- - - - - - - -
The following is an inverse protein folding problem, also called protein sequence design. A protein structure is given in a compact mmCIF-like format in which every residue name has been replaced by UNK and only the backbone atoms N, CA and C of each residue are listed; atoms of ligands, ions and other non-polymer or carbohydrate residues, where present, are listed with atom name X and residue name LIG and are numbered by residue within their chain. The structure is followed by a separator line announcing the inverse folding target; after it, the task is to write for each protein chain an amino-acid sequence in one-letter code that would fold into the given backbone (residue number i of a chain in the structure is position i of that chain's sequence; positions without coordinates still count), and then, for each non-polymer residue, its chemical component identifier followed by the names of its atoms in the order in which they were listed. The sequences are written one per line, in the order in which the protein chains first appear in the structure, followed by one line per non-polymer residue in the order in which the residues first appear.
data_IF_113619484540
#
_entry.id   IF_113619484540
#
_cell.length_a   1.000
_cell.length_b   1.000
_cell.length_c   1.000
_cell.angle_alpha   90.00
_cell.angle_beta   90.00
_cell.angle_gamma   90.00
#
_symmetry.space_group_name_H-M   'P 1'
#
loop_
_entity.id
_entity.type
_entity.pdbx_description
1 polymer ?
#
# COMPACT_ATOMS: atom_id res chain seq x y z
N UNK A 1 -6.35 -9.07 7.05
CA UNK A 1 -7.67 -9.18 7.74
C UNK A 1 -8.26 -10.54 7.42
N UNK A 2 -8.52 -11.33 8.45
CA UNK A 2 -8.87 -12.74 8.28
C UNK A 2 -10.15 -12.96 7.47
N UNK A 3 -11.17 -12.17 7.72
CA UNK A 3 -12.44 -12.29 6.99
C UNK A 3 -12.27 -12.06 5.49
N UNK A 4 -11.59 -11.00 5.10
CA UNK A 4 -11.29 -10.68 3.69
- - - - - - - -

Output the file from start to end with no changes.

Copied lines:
The following is an inverse protein folding problem, also called protein sequence design. A protein structure is given in a compact mmCIF-like format in which every residue name has been replaced by UNK and only the backbone atoms N, CA and C of each residue are listed; atoms of ligands, ions and other non-polymer or carbohydrate residues, where present, are listed with atom name X and residue name LIG and are numbered by residue within their chain. The structure is followed by a separator line announcing the inverse folding target; after it, the task is to write for each protein chain an amino-acid sequence in one-letter code that would fold into the given backbone (residue number i of a chain in the structure is position i of that chain's sequence; positions without coordinates still count), and then, for each non-polymer residue, its chemical component identifier followed by the names of its atoms in the order in which they were listed. The sequences are written one per line, in the order in which the protein chains first appear in the structure, followed by one line per non-polymer residue in the order in which the residues first appear.
data_IF_113619484540
#
_entry.id   IF_113619484540
#
_cell.length_a   1.000
_cell.length_b   1.000
_cell.length_c   1.000
_cell.angle_alpha   90.00
_cell.angle_beta   90.00
_cell.angle_gamma   90.00
#
_symmetry.space_group_name_H-M   'P 1'
#
loop_
_entity.id
_entity.type
_entity.pdbx_description
1 polymer ?
#
# COMPACT_ATOMS: atom_id res chain seq x y z
N UNK A 1 -6.35 -9.07 7.05
CA UNK A 1 -7.67 -9.18 7.74
C UNK A 1 -8.26 -10.54 7.42
N UNK A 2 -8.52 -11.33 8.45
CA UNK A 2 -8.87 -12.74 8.28
C UNK A 2 -10.15 -12.96 7.47
N UNK A 3 -11.17 -12.17 7.72
CA UNK A 3 -12.44 -12.29 6.99
C UNK A 3 -12.27 -12.06 5.49
N UNK A 4 -11.59 -11.00 5.10
CA UNK A 4 -11.29 -10.68 3.69